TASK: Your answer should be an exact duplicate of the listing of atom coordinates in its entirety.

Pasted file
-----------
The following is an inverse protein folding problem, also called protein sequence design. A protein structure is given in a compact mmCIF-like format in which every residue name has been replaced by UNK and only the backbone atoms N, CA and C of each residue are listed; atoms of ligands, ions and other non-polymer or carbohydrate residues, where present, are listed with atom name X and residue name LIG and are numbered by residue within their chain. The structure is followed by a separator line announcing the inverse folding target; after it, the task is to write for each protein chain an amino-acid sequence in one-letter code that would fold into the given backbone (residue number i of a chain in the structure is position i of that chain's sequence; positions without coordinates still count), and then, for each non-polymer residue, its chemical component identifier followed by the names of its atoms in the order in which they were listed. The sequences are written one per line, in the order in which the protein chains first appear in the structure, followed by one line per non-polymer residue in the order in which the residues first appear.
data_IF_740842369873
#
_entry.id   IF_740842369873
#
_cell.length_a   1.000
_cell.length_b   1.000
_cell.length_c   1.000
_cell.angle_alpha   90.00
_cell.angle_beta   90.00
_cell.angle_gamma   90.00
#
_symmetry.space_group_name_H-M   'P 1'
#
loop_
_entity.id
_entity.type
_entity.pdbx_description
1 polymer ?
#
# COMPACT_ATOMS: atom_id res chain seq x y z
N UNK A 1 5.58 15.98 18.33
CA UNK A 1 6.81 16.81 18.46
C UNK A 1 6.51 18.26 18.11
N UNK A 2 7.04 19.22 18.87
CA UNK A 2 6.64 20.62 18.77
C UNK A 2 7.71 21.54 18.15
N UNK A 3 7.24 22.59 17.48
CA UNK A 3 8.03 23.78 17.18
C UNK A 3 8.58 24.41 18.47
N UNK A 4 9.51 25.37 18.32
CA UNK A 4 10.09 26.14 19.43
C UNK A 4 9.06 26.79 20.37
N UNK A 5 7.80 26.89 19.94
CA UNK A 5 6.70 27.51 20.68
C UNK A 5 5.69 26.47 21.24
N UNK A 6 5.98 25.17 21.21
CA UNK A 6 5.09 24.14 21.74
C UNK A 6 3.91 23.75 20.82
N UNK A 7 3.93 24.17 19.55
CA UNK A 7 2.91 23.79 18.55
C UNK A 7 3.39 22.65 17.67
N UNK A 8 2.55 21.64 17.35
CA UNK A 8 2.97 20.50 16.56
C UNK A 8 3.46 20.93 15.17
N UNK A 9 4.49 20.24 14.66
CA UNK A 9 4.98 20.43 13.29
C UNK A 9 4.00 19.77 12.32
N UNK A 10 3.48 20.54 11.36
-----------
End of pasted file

The following is an inverse protein folding problem, also called protein sequence design. A protein structure is given in a compact mmCIF-like format in which every residue name has been replaced by UNK and only the backbone atoms N, CA and C of each residue are listed; atoms of ligands, ions and other non-polymer or carbohydrate residues, where present, are listed with atom name X and residue name LIG and are numbered by residue within their chain. The structure is followed by a separator line announcing the inverse folding target; after it, the task is to write for each protein chain an amino-acid sequence in one-letter code that would fold into the given backbone (residue number i of a chain in the structure is position i of that chain's sequence; positions without coordinates still count), and then, for each non-polymer residue, its chemical component identifier followed by the names of its atoms in the order in which they were listed. The sequences are written one per line, in the order in which the protein chains first appear in the structure, followed by one line per non-polymer residue in the order in which the residues first appear.
data_IF_740842369873
#
_entry.id   IF_740842369873
#
_cell.length_a   1.000
_cell.length_b   1.000
_cell.length_c   1.000
_cell.angle_alpha   90.00
_cell.angle_beta   90.00
_cell.angle_gamma   90.00
#
_symmetry.space_group_name_H-M   'P 1'
#
loop_
_entity.id
_entity.type
_entity.pdbx_description
1 polymer ?
#
# COMPACT_ATOMS: atom_id res chain seq x y z
N UNK A 1 5.58 15.98 18.33
CA UNK A 1 6.81 16.81 18.46
C UNK A 1 6.51 18.26 18.11
N UNK A 2 7.04 19.22 18.87
CA UNK A 2 6.64 20.62 18.77
C UNK A 2 7.71 21.54 18.15
N UNK A 3 7.24 22.59 17.48
CA UNK A 3 8.03 23.78 17.18
C UNK A 3 8.58 24.41 18.47
N UNK A 4 9.51 25.37 18.32
CA UNK A 4 10.09 26.14 19.43
C UNK A 4 9.06 26.79 20.37
N UNK A 5 7.80 26.89 19.94
CA UNK A 5 6.70 27.51 20.68
C UNK A 5 5.69 26.47 21.24
N UNK A 6 5.98 25.17 21.21
CA UNK A 6 5.09 24.14 21.74
C UNK A 6 3.91 23.75 20.82
N UNK A 7 3.93 24.17 19.55
CA UNK A 7 2.91 23.79 18.55
C UNK A 7 3.39 22.65 17.67
N UNK A 8 2.55 21.64 17.35
CA UNK A 8 2.97 20.50 16.56
C UNK A 8 3.46 20.93 15.17
N UNK A 9 4.49 20.24 14.66
CA UNK A 9 4.98 20.43 13.29
C UNK A 9 4.00 19.77 12.32
N UNK A 10 3.48 20.54 11.36